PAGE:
There are no risky changes, only risky people. An intelligent decision to change based on sound reason and a deep desire, along with good research and a solid plan, is not risky at all. Changing careers is not risky, but jumping ship on a whim and being poorly prepared certainly makes you a risky person. Make intelligent plans for change, but don’t get stuck waiting for everything to be perfect. It won’t. You may say you don’t know what you want to do, but you do. We all have an intuitive guidance system. Your mind is just muffling your true voice amidst all of its worrying and over-analyzing.
Why you keep saying “but.” You choose to fear risk instead of having to face your other fears. For example, fearing risk makes it so you don’t have to fear failure. Fearing risk is safer; if you don’t take the risk you cannot fail, right?

Waiting for the “right” thing to happen is like waiting for all the traffic lights to be green for 5 miles before starting your trip.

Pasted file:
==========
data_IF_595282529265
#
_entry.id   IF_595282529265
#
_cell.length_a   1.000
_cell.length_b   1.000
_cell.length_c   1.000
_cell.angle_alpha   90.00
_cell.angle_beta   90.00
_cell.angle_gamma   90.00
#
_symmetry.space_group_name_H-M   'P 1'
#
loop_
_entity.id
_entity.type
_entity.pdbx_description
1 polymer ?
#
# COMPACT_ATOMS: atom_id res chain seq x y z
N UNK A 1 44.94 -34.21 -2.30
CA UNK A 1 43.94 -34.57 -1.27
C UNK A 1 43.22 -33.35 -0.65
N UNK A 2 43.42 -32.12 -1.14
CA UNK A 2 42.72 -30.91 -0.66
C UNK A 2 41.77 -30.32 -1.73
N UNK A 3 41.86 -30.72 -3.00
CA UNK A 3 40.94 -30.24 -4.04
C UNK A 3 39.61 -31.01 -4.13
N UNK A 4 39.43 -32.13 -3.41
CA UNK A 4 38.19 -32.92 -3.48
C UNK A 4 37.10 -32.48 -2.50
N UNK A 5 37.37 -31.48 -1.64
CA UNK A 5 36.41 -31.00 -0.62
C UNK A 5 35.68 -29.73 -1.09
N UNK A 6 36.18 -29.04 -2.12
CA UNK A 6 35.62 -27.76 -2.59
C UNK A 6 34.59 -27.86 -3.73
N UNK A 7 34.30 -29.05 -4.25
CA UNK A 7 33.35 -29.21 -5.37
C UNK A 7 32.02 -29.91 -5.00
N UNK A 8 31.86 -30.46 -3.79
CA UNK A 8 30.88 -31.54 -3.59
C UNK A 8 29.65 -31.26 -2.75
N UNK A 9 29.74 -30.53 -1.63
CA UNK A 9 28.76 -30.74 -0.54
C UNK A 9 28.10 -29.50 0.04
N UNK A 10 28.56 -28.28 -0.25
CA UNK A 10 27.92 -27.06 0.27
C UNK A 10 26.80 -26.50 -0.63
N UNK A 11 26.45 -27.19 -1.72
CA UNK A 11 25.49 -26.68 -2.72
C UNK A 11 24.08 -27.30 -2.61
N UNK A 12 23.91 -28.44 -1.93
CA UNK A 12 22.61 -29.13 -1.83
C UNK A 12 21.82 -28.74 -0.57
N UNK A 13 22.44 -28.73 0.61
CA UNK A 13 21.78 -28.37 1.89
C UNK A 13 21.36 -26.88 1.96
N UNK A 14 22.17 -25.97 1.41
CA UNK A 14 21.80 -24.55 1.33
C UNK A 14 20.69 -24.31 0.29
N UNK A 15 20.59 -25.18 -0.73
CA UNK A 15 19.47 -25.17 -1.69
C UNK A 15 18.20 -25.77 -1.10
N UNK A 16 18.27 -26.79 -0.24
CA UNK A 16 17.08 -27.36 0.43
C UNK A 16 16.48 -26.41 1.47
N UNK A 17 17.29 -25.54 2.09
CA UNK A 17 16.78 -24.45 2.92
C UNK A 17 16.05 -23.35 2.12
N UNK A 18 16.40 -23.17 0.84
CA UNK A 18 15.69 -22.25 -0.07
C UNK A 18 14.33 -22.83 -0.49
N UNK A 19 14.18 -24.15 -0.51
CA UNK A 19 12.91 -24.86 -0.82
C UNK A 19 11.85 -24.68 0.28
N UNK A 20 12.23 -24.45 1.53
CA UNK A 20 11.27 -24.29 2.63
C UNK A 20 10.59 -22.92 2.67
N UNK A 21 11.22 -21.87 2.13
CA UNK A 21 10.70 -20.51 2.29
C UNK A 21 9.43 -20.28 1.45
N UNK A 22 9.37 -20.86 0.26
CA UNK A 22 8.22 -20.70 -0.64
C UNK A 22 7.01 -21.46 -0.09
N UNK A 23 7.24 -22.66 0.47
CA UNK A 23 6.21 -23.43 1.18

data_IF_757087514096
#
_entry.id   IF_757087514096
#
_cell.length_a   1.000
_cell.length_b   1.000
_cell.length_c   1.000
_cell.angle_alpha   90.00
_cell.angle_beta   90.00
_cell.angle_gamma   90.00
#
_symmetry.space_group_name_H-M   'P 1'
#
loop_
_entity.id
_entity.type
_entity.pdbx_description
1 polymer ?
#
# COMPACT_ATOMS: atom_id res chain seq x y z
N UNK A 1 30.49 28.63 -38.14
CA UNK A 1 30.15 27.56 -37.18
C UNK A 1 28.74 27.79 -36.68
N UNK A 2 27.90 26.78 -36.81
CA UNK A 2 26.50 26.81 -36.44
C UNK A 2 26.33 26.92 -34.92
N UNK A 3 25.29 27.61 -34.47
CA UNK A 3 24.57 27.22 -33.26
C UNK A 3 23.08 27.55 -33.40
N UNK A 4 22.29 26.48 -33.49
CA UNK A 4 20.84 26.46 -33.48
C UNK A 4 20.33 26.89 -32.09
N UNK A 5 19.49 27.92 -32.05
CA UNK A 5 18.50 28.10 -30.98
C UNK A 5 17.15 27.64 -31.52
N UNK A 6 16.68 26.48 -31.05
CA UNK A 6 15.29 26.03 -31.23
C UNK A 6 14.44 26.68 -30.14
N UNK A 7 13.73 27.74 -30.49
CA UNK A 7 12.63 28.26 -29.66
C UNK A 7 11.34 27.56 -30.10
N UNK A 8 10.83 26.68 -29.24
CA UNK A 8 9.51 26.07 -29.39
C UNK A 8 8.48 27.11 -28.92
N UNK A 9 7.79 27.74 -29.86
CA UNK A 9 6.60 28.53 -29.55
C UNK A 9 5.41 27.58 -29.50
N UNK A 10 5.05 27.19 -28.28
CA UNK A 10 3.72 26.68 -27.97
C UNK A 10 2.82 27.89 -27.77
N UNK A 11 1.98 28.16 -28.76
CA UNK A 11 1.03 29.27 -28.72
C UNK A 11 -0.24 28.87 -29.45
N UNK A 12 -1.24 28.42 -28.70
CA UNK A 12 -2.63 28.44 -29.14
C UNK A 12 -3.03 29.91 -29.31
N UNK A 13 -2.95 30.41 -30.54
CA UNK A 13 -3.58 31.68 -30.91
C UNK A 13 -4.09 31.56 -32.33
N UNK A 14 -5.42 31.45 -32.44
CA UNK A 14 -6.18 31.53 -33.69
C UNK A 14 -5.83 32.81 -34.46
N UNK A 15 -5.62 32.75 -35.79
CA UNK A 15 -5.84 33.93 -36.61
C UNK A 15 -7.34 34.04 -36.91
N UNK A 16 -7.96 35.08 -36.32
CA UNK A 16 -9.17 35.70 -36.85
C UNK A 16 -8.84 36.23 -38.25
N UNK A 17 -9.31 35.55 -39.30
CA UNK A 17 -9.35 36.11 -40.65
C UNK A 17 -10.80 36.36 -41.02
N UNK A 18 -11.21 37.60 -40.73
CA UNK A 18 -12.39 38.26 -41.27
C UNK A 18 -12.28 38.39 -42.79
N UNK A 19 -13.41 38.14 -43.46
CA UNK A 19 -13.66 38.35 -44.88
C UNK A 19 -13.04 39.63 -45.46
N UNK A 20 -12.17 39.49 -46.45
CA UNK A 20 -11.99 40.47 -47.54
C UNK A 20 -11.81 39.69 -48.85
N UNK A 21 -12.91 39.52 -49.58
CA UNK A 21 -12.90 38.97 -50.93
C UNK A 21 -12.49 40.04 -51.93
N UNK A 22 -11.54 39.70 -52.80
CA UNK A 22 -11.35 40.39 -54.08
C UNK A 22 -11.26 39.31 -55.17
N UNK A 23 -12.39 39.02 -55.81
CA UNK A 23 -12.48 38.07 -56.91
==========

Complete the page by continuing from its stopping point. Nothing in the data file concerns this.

But, it’ll take too long.
What is a “long time” anyway? For that matter, what is “time?” Haven’t you had experiences where “time flew by?” It is more accurate to look at time as an emotion, not a unit of measure. How “long” something takes has nothing to do with how much clock time passes and everything to do with how you feel. So, then why does it feel like it will take so “long?” Because you feel overwhelmed! In reality, time will pass anyway, regardless of whether or not you make the change.

“A journey of a thousand miles begins with a single step.” —Confucius

Why you keep saying “but.” It serves as a great way to put off making a decision. This is especially helpful when looking to make a change that involves a commitment. Really, you fear commitment, not time.

But, it costs too much.